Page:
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The effects of injury, contextual match factors and training load upon psychological wellbeing in English Premier League soccer players via season-long tracking.

  • Grimson, Sophie1
  • Brickley, Gary1
  • Smeeton, Nicholas J1
  • Abbott, Will2
  • Brett, Adam2
  • 1 Sport and Exercise Science and Medicine research group, University of Brighton, Eastbourne, UK.
  • 2 Brighton and Hove Albion FC, Brighton, UK.
Published Article
European journal of sport science
Publication Date
Aug 01, 2023
DOI: 10.1080/17461391.2022.2125834
PMID: 36107713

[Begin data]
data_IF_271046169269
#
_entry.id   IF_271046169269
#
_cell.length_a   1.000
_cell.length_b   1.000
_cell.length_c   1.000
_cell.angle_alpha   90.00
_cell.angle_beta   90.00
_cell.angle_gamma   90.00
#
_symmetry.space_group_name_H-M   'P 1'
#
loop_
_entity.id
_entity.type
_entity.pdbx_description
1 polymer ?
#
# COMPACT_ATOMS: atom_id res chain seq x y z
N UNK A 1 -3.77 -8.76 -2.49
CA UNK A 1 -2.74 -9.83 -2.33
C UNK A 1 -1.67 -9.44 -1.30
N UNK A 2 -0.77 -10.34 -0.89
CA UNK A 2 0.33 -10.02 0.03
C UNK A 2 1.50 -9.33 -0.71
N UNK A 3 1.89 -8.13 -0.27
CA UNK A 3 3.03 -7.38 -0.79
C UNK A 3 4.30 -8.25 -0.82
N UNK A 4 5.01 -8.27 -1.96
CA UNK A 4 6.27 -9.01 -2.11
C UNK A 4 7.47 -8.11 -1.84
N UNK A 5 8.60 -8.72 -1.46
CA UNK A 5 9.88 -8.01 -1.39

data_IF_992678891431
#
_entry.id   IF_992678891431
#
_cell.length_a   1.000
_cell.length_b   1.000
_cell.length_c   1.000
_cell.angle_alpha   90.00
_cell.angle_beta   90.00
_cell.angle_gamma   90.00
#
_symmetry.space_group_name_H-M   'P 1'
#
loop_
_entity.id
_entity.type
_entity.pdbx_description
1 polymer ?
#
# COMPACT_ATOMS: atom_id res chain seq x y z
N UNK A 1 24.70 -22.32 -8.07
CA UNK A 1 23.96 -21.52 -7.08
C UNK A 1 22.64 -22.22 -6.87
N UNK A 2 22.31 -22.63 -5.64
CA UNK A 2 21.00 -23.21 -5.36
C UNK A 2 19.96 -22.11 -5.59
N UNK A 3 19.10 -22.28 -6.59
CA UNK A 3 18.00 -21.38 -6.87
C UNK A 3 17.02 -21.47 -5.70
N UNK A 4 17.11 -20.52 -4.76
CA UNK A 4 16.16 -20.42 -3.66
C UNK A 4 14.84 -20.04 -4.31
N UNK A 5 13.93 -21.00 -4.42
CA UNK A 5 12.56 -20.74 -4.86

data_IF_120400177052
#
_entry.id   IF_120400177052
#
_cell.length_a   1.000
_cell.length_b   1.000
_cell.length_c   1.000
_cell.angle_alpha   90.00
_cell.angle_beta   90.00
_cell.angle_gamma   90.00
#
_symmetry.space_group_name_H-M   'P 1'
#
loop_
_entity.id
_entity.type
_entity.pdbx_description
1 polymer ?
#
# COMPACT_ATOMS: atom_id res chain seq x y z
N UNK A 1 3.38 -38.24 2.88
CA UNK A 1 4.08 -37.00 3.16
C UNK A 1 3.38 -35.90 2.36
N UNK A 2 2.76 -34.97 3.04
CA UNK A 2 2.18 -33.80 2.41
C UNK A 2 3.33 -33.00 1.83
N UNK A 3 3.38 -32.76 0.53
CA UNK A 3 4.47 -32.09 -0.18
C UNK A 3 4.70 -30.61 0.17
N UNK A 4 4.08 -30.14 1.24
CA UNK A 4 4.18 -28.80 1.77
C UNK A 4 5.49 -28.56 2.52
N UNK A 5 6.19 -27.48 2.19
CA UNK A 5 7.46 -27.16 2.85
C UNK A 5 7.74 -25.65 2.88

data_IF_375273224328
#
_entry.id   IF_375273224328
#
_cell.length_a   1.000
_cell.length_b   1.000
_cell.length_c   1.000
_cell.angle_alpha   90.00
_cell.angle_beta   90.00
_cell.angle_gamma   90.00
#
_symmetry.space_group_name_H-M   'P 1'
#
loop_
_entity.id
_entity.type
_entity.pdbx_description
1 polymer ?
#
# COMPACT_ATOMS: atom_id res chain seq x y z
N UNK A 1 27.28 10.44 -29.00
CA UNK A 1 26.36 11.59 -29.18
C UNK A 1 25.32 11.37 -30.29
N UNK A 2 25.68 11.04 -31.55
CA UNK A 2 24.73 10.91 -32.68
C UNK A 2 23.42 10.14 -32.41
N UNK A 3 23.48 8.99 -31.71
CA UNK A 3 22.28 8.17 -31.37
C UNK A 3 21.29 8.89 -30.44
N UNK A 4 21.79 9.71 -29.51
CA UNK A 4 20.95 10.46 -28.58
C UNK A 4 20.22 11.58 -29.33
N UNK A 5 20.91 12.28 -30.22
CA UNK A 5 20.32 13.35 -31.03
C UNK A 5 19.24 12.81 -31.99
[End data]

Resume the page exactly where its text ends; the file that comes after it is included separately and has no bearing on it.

The study aimed to track psychological wellbeing (PWB) across two consecutive soccer seasons examining the effects of injury, illness, training load (TL) and contextual match factors (playing status, match selection and individual win rate). Furthermore, examine PWB prior to injury or illness event. Thirty-two English Premier League (EPL) soccer players completed the "Warwick-Edinburgh Mental Wellbeing Scale" every two weeks. No differences were found for group averaged PWB across the seasons (52.2 ± 0.3 vs. 51.8 ± 1.1) (p > 0.05). Previous 7-day TL measured using GPS (session duration, total distance, explosive distance, low-intensity distance, high-speed distance (HSD) and sprint distance (SD)) were not related to current PWB (p > 0.05). Yet, previous 14-day HSD (r (385) = -0.095) and 21-day SD (r (385) = 0.100) were related to current PWB (p < 0.05). Only 100% (vs. 0%) win rate in the previous 14-days to the questionnaire revealed a higher current PWB score (52.7 ± 4.7 vs. 50.9 ± 5.6 (p < 0.05)). PWB did not differ prior to an injury or illness event, when players were injured or had low contextual match factors at time of questionnaire or previous match, and the previous 7-days (p > 0.05). In conclusion, PWB fluctuations across the season are associated with prior TL and multiple negative results. But prior PWB was not linked to injury or illness events. Implications for prioritising interventions to improve PWB during periods of chronic high intensity TLs and losing streaks, monitoring PWB, and use in injury and illness prediction are discussed.HighlightsPsychological wellbeing responses, as measured by the "Warwick-Edinburgh Mental Wellbeing Scale" did not change significantly at a group level between the phases of the two seasons.Prior training load was associated with wellbeing scores, specifically previous 14-day high-speed distance and 21-day sprint distance.Psychological wellbeing scores were only affected by win/loss rate in the previous 14-days.These findings highlight the importance of timely interventions to improve wellbeing in periods of negative results, and the recommendation of longitudinally monitoring wellbeing.

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